27 Nov 2008

GNP+ supports WHO recognition of Treatment as Prevention

The Global Network of People living with HIV (GNP+) welcomes the assertion from WHO that widespread access to HIV treatment contributes to prevention (a) – but concerns need to be addressed.

GNP+ welcomes the WHO breakthrough in thinking on Treatment as Prevention

Treatment as Prevention is a concept that has been known and lived by people living with HIV (PLHIV) for some time. GNP+ in collaboration with the South African Human Sciences Research Council (HSRC) recently finalised a WHO-funded research project(b) in which 51 serodiscordant couples in three countries (South Africa, Tanzania and Ukraine) were interviewed (c), including the role of treatment in their relationships and reproductive choices.

The hypothesis put forward by the WHO mathematical model asserts that universal annual voluntary HIV testing and immediate treatment with ARVs – regardless of CD4 status – could eventually drive the HIV epidemic towards elimination. This assertion is based on an acceptance of the idea that HIV transmission decreases when PLHIV are on treatment.

This is a breakthrough in thinking from the UN agency. GNP+ appreciates that the model indicates clearly that universal voluntary testing and early treatment lead to a significant reduction in HIV transmission.

The positive aspects of this model are that it assumes that testing will become more widely available and that treatment access will improve to the point where everyone who tests HIV positive will have access to ARVs when they choose to commence treatment.

Concerns remain to be addressed

However, from the point of view of PLHIV several concerns remain to be addressed:

(1)    The concept of annual voluntary testing needs to be thought out clearly to ensure that testing actually remains voluntary. HIV testing should never be mandatory.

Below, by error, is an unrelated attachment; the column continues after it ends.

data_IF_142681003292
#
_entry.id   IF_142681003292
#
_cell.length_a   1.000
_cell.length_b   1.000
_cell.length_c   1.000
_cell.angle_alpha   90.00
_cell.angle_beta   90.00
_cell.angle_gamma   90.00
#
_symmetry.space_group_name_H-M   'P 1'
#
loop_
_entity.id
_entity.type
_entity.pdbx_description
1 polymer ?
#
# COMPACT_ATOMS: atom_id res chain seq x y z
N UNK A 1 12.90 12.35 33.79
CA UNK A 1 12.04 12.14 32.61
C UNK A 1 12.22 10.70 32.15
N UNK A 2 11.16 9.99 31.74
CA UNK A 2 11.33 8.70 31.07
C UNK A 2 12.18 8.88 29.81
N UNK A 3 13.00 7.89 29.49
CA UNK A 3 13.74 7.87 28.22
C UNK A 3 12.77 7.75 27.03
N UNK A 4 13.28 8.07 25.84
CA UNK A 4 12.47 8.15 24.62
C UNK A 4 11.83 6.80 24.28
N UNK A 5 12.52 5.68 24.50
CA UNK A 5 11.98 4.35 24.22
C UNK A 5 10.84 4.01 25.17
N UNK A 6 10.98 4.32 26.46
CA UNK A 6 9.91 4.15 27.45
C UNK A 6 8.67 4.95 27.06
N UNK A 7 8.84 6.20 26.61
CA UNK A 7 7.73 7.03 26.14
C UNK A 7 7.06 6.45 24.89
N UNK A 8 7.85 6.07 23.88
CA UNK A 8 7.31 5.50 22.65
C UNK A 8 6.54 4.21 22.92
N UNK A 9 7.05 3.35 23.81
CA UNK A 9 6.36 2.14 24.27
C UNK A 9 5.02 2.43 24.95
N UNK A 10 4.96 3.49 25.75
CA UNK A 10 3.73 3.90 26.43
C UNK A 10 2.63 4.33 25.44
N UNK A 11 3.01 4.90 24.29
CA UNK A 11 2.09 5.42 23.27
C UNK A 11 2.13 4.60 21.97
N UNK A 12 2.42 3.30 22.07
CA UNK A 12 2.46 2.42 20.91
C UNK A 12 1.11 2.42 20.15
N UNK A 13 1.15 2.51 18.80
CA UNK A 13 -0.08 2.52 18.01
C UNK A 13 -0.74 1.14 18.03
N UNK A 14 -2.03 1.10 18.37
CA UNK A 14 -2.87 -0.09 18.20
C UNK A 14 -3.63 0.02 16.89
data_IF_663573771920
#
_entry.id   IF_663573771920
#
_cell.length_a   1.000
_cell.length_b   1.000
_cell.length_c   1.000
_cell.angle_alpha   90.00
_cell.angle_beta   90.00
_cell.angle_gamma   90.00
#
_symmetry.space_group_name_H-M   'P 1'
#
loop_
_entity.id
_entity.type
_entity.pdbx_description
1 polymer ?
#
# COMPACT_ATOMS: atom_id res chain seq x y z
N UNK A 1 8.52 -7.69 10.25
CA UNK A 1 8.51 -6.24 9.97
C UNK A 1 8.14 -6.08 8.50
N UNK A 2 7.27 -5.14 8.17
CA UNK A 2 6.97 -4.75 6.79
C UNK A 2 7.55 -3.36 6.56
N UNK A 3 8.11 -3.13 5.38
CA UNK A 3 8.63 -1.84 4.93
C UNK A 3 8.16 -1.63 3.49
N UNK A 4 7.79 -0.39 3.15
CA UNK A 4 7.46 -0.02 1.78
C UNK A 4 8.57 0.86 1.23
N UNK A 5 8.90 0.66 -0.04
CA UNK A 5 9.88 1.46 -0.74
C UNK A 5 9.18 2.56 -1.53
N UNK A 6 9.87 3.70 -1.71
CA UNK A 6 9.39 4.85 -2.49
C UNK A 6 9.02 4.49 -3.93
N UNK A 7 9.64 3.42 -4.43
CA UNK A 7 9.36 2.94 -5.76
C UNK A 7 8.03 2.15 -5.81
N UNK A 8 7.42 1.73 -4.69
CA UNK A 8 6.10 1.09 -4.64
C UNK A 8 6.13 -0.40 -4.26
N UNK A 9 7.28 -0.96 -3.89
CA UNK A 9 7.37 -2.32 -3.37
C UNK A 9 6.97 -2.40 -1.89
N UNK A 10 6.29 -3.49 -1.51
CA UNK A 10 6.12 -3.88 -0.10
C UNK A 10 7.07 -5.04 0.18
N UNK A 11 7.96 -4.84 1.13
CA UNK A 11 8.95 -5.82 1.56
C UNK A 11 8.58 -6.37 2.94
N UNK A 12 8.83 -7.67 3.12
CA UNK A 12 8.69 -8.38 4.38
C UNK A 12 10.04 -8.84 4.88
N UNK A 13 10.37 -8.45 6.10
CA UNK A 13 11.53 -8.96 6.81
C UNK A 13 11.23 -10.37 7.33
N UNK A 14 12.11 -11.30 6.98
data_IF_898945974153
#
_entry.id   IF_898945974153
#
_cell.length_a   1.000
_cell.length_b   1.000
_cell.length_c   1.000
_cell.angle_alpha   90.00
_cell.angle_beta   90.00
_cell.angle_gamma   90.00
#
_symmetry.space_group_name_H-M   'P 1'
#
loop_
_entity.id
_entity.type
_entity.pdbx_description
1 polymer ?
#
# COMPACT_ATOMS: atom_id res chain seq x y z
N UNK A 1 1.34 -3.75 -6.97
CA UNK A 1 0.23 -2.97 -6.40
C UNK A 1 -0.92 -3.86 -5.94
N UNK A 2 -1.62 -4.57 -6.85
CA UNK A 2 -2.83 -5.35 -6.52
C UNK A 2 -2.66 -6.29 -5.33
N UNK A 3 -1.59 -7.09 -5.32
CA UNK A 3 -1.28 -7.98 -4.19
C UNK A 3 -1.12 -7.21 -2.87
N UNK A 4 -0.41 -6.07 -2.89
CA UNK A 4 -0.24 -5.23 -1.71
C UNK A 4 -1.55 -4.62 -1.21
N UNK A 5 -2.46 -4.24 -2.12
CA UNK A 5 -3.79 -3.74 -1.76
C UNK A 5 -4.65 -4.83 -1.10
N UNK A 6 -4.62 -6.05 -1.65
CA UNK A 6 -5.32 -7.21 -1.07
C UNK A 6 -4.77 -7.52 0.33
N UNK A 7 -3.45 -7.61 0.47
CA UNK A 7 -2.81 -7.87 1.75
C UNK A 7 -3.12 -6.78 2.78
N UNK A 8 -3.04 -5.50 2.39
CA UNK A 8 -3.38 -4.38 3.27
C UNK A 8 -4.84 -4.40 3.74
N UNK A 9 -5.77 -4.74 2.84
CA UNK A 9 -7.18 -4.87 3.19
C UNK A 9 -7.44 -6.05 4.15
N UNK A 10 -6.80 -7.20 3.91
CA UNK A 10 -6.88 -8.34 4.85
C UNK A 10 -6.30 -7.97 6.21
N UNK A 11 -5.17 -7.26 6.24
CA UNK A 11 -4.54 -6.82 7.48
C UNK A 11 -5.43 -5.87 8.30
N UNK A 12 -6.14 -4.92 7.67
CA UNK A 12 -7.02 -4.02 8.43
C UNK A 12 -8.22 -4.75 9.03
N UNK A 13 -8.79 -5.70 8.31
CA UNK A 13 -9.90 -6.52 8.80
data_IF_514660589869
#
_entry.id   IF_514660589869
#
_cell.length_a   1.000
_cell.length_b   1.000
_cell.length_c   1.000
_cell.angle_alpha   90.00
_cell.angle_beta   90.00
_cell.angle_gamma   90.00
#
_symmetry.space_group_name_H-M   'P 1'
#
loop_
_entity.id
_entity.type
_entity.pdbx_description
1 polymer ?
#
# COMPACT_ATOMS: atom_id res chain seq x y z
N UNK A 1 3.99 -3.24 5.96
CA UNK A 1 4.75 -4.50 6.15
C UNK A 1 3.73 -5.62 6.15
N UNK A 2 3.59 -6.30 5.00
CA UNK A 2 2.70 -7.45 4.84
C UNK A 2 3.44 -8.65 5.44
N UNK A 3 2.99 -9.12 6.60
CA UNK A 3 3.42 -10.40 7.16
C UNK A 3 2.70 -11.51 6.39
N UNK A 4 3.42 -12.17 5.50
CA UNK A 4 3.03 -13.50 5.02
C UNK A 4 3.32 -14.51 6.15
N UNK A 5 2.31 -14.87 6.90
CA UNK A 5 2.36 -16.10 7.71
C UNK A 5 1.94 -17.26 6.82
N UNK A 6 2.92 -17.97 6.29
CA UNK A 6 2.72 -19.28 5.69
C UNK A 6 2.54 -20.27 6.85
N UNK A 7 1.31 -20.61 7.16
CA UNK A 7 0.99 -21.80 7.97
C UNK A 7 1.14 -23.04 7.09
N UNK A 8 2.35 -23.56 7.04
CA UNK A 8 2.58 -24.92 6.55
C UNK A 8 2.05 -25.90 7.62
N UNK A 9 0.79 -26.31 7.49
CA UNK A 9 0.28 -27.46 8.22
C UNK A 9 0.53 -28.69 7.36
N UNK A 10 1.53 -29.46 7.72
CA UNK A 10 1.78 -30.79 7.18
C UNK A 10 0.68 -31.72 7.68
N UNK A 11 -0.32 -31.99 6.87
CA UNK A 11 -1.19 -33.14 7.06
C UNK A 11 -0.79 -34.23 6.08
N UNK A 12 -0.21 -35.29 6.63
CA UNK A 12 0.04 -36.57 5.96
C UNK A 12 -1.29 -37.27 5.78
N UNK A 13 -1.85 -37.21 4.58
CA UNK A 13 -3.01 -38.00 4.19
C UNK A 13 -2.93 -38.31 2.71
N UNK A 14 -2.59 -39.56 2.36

(2)    Treatment commencement must remain the individual choice of the person living with HIV because it involves considerable long-term toxicities – especially when started early – as well as a serious long-term commitment to treatment adherence. As with all chronic diseases, the choice to begin treatment must be based on the best advice of the health care provider but the ultimate decision lies with the patient.(d)

(3)    Feasibility: given the inability of governments to live up to their commitments with respect to universal access for PLHIV who meet requirements for treatment, it is difficult to imagine a situation where governments will be willing and able to address universal access for all who test HIV positive, regardless of their CD4 status.

(4)    Criminalisation: given that current legislation in some cases criminalises the mere exposure to HIV, will the increase in testing lead to more criminalisation of PLHIV? Increased testing efforts must be balanced with the concerns of PLHIV not to be criminalised.

In spite of these concerns, GNP+ fundamentally welcomes WHO’s recognition that treatment reduces the transmission of HIV.

Proposed way forward

As a way forward GNP+ calls for WHO to work closely with communities and especially PLHIV networks to develop policies and programmes designed to increase access to testing services and ARVs for PLHIV. At the same time, PLHIV human rights need to be safeguarded, including the right to choose when to get tested and when to start treatment.


(a) Granich R et al. Universal voluntary HIV testing with immediate antiretroviral therapy as a strategy for elimination of HIV transmission: a mathematical model. The Lancet (online publication, November 26 2008): doi:10.1016/S0140-6736(08)61697-9; De Cock K et al. Can antiretroviral therapy eliminate HIV transmission? The Lancet (online publication, November 26 2008): doi:10.1016/S0140-6736(08)61732-8.

(b) Research results are forthcoming shortly.

(c) Some of the preliminary findings underscore the reproductive desires and preoccupations PLHIV and serodiscordant couples have as this example of a HIV positive woman from a South African couple demonstrates: “I do have love for children and I still want to have one, but I am scared to infect my partner? that’s the only challenge that I have.”

(d) See Garnett G, Baggeley RF. Treating our way out of the HIV pandemic: could we, would we, should we? The Lancet (online publication, November 26 2008): doi: 10.1016/S0140-6736(08)61698-0.

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